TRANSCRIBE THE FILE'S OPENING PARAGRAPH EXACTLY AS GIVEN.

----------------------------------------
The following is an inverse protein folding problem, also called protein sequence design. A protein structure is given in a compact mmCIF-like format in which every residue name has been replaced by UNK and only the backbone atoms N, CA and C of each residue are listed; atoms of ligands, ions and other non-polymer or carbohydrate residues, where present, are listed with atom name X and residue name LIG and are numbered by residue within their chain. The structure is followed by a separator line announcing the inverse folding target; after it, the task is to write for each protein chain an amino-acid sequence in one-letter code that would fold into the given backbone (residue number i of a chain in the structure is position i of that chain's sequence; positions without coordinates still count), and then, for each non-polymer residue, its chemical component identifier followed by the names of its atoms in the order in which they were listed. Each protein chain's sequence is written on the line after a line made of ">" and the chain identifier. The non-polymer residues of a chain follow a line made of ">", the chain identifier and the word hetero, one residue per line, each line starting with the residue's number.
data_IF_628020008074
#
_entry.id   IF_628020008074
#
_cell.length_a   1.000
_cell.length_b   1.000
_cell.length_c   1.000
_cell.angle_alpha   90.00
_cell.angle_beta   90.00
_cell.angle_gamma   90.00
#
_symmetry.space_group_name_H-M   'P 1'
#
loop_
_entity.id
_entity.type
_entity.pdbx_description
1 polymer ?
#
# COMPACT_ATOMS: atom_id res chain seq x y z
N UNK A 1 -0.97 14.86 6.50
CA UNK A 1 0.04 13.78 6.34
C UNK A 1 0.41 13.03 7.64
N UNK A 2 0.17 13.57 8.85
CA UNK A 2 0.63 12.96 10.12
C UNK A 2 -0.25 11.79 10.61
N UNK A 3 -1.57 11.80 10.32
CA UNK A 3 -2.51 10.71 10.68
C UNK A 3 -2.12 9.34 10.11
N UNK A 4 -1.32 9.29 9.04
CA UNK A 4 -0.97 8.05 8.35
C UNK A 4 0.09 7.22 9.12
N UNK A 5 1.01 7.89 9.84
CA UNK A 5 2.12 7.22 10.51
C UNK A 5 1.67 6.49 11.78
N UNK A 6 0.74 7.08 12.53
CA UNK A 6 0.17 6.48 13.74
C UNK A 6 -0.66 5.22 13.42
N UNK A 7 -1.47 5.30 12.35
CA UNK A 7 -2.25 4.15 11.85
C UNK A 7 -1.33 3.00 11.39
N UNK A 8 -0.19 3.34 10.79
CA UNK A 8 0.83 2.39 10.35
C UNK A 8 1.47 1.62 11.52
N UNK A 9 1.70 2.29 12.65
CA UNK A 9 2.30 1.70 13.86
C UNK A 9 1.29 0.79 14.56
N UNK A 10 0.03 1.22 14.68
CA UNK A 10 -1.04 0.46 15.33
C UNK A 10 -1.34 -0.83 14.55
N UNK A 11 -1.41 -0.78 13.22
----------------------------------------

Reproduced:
The following is an inverse protein folding problem, also called protein sequence design. A protein structure is given in a compact mmCIF-like format in which every residue name has been replaced by UNK and only the backbone atoms N, CA and C of each residue are listed; atoms of ligands, ions and other non-polymer or carbohydrate residues, where present, are listed with atom name X and residue name LIG and are numbered by residue within their chain. The structure is followed by a separator line announcing the inverse folding target; after it, the task is to write for each protein chain an amino-acid sequence in one-letter code that would fold into the given backbone (residue number i of a chain in the structure is position i of that chain's sequence; positions without coordinates still count), and then, for each non-polymer residue, its chemical component identifier followed by the names of its atoms in the order in which they were listed. Each protein chain's sequence is written on the line after a line made of ">" and the chain identifier. The non-polymer residues of a chain follow a line made of ">", the chain identifier and the word hetero, one residue per line, each line starting with the residue's number.